Doctors, nutritionists and surgeons need to take note of the new guidelines that have just been announced by The American College of Cardiology and the American Heart Association in an attempt prevent cardiovascular disease. One of the key components guideline is taking a more proactive approach in working with patients who are obese or overweight so they can lose weight.
The revised guidelines determined that losing weight actually is beneficial for people who have as few as one risk factor for cardiovascular disease. “The key message here is that we know weight loss isn’t just about will power,” Dr. Donna Ryan, co-chair of the committee that wrote the guideline and professor emeritus at Louisiana State University’s Pennington Biomedical Research Center, was quoted as saying in an American Heart Association blog. “It’s about behaviors around food and physical activity, and getting the help you need to change those behaviors.”
One of the steps asks medical professionals to treat obesity as a disease and to have a trained health care professional serve as a guide in helping people lose weight. Therefore, the guidelines offer the first-ever roadmap that is designed to help these patients lose weight and then keep the pounds off. The guidelines call for calculating once annually every American’s body mass index, which is based on height and weight and is an indicator of obesity. People who have a body mass index of 30 or higher are considered obese and, according to the guidelines, need to receive treatment.
The recommendations also include:
- Matching treatment benefits with risk profiles. The guidelines call for counseling adults who are overweight or obese and have cardiovascular risk factor that making changes in their lifestyle that produce modest and sustained weight loss of 3-5 percent will produce clinically meaningful health benefits. Greater weight loss will lead to greater benefits, such as lowering blood pressure, improving cholesterol levels and reduce the need for medications.
- Prescribing dietary strategies for weight loss. Another recommendation involves prescribing a diet that will reduce calorie intake for obese or overweight individuals who would benefit from weight loss. The diet should be 1,200-1,500 calories a day for women and 1,500-1,800 calories a day for men. Additionally, health care providers can prescribe should be between a 500-750 calorie a day energy deficit between the amount eaten and the activity done each day in order for the person to lose weight. Health care providers also can prescribe an evidence based diet that restricts certain foods in order to cause this energy deficit. Additionally, when prescribing a calorie-restricted diet, the guidelines encourage the physician to refer the person to a nutritional professional for counseling.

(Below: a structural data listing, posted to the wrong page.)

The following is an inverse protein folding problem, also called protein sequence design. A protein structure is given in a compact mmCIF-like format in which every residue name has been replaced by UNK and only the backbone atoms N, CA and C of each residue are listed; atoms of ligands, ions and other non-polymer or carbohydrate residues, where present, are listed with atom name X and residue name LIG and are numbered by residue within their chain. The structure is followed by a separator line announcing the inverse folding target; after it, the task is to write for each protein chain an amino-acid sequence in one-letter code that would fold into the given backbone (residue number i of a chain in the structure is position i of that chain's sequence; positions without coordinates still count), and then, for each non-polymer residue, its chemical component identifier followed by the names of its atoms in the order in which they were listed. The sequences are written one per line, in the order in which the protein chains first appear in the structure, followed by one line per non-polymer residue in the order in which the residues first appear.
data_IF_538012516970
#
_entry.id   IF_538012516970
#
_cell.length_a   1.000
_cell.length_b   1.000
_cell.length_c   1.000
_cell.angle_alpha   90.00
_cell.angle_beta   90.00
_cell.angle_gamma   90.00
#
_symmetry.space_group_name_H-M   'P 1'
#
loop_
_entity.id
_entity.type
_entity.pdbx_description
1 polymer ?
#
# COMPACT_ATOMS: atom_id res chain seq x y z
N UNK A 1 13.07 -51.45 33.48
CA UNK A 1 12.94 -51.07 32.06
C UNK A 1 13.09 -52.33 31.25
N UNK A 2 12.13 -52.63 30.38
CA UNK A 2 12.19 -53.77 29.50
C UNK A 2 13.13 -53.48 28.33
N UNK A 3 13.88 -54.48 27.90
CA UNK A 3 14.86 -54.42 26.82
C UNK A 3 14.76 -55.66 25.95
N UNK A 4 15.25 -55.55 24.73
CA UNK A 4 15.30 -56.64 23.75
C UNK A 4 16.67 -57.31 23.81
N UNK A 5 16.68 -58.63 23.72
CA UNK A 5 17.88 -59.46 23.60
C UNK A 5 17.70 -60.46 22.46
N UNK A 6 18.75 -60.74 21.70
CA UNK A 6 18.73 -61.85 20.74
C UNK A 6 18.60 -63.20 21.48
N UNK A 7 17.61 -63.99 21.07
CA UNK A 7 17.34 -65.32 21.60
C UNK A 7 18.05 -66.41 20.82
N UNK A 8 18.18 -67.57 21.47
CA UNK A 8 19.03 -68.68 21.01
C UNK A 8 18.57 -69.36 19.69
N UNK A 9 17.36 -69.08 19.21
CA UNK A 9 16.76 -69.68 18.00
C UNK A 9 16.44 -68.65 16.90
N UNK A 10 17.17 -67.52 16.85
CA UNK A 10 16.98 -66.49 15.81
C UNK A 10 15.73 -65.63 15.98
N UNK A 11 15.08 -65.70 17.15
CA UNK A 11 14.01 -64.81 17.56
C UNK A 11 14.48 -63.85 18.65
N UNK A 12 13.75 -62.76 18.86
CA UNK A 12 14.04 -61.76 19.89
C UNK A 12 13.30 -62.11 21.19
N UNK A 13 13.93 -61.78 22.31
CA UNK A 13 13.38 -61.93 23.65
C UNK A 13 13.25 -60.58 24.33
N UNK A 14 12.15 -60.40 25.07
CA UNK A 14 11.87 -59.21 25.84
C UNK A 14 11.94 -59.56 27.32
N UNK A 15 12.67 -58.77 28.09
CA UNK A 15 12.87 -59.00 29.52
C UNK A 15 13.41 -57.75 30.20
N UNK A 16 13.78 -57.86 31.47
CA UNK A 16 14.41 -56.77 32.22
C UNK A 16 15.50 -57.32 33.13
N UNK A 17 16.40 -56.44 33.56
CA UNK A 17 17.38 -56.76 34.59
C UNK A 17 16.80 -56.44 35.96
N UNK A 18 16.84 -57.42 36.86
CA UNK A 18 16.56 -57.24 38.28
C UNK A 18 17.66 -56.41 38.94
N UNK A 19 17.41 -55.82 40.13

- Prescribing lifestyle interventions and counseling. These recommendations include encouraging overweight and obese individuals to participate in a comprehensive lifestyle program over at least a six-month period that assists with maintaining a lower-calorie diet and increased physical activity. Additionally, people can be prescribed to attend on-site, high-intensity comprehensive weight loss interventions with a trained interventionist. Another option includes an electronically delivered weight loss program with personalized feedback from a trained interventionist. Another option involves prescribing some commercial-based programs as long as there is peer-reviewed evidence of the safety and efficacy of the program. In some cases, a very low calorie diet (less than 800 calories a day) maybe prescribed as long as it is offered with assistance by trained practitioners in a medical care setting. Individuals who have lost weight may be encouraged to participate long-term in a comprehensive weight loss maintenance program. Additionally, face-to-face or telephone-delivered weight loss maintenance programs may be prescribed.
- Select patients should be referred for bariatric surgical treatment. The guidelines recommend that adults who have a body mass index that is greater or equal to 40 or a body mass index that is greater or equal to 35 with obesity-related comorbid conditions (such as anemia, diabetes, hypertension and lung restriction) who are motivated to lose weight but who haven’t responded to behavior treatment with sufficient weight loss should be advised that bariatric surgery may be appropriate. Furthermore, the choice of a specific bariatric surgical procedure may be necessitated by the patient’s individual factors.
Primary Source for This Sharepost:
American Heart Association. (2013). New heart disease and stroke prevention guidelines released.
Jensen, M. D., et al. (2013). 2013 AHA/ACC/TOS guideline for the management of overweight and obesity in adults: A report of the American College of Cardiology/American Heart Association task force on practice guidelines and the obesity society. Circulation.
Published On: November 14, 2013